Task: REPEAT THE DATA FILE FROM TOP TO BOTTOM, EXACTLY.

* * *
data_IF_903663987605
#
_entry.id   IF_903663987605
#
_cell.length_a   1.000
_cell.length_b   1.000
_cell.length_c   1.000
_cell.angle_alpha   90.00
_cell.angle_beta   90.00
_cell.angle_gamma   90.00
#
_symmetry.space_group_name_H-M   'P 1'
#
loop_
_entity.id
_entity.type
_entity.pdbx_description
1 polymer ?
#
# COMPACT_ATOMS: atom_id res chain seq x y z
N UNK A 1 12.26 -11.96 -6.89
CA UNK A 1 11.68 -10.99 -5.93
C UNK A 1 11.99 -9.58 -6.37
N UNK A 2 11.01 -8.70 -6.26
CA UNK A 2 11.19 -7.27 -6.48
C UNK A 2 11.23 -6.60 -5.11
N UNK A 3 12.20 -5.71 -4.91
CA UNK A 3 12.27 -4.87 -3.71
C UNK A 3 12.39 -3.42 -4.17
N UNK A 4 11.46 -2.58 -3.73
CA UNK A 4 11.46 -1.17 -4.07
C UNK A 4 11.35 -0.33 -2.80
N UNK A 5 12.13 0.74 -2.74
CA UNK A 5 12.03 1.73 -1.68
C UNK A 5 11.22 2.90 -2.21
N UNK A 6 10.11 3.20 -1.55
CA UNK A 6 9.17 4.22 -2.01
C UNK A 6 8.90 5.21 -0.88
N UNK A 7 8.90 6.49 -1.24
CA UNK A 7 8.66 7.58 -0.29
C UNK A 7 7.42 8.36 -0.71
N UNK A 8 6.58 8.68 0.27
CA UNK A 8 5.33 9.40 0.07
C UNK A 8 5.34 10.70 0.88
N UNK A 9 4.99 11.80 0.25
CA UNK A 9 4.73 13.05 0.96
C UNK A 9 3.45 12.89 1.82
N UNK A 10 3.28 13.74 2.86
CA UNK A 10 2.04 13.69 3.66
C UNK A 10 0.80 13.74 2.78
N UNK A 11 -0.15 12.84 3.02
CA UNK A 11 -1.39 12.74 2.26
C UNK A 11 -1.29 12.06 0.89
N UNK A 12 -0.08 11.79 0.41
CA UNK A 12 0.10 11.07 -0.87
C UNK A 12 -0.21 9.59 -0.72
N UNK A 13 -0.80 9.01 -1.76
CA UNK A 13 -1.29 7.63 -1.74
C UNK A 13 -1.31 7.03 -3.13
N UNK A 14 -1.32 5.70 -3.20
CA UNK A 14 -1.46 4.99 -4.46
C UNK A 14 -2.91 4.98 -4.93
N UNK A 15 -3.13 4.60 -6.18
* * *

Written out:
data_IF_903663987605
#
_entry.id   IF_903663987605
#
_cell.length_a   1.000
_cell.length_b   1.000
_cell.length_c   1.000
_cell.angle_alpha   90.00
_cell.angle_beta   90.00
_cell.angle_gamma   90.00
#
_symmetry.space_group_name_H-M   'P 1'
#
loop_
_entity.id
_entity.type
_entity.pdbx_description
1 polymer ?
#
# COMPACT_ATOMS: atom_id res chain seq x y z
N UNK A 1 12.26 -11.96 -6.89
CA UNK A 1 11.68 -10.99 -5.93
C UNK A 1 11.99 -9.58 -6.37
N UNK A 2 11.01 -8.70 -6.26
CA UNK A 2 11.19 -7.27 -6.48
C UNK A 2 11.23 -6.60 -5.11
N UNK A 3 12.20 -5.71 -4.91
CA UNK A 3 12.27 -4.87 -3.71
C UNK A 3 12.39 -3.42 -4.17
N UNK A 4 11.46 -2.58 -3.73
CA UNK A 4 11.46 -1.17 -4.07
C UNK A 4 11.35 -0.33 -2.80
N UNK A 5 12.13 0.74 -2.74
CA UNK A 5 12.03 1.73 -1.68
C UNK A 5 11.22 2.90 -2.21
N UNK A 6 10.11 3.20 -1.55
CA UNK A 6 9.17 4.22 -2.01
C UNK A 6 8.90 5.21 -0.88
N UNK A 7 8.90 6.49 -1.24
CA UNK A 7 8.66 7.58 -0.29
C UNK A 7 7.42 8.36 -0.71
N UNK A 8 6.58 8.68 0.27
CA UNK A 8 5.33 9.40 0.07
C UNK A 8 5.34 10.70 0.88
N UNK A 9 4.99 11.80 0.25
CA UNK A 9 4.73 13.05 0.96
C UNK A 9 3.45 12.89 1.82
N UNK A 10 3.28 13.74 2.86
CA UNK A 10 2.04 13.69 3.66
C UNK A 10 0.80 13.74 2.78
N UNK A 11 -0.15 12.84 3.02
CA UNK A 11 -1.39 12.74 2.26
C UNK A 11 -1.29 12.06 0.89
N UNK A 12 -0.08 11.79 0.41
CA UNK A 12 0.10 11.07 -0.87
C UNK A 12 -0.21 9.59 -0.72
N UNK A 13 -0.80 9.01 -1.76
CA UNK A 13 -1.29 7.63 -1.74
C UNK A 13 -1.31 7.03 -3.13
N UNK A 14 -1.32 5.70 -3.20
CA UNK A 14 -1.46 4.99 -4.46
C UNK A 14 -2.91 4.98 -4.93
N UNK A 15 -3.13 4.60 -6.18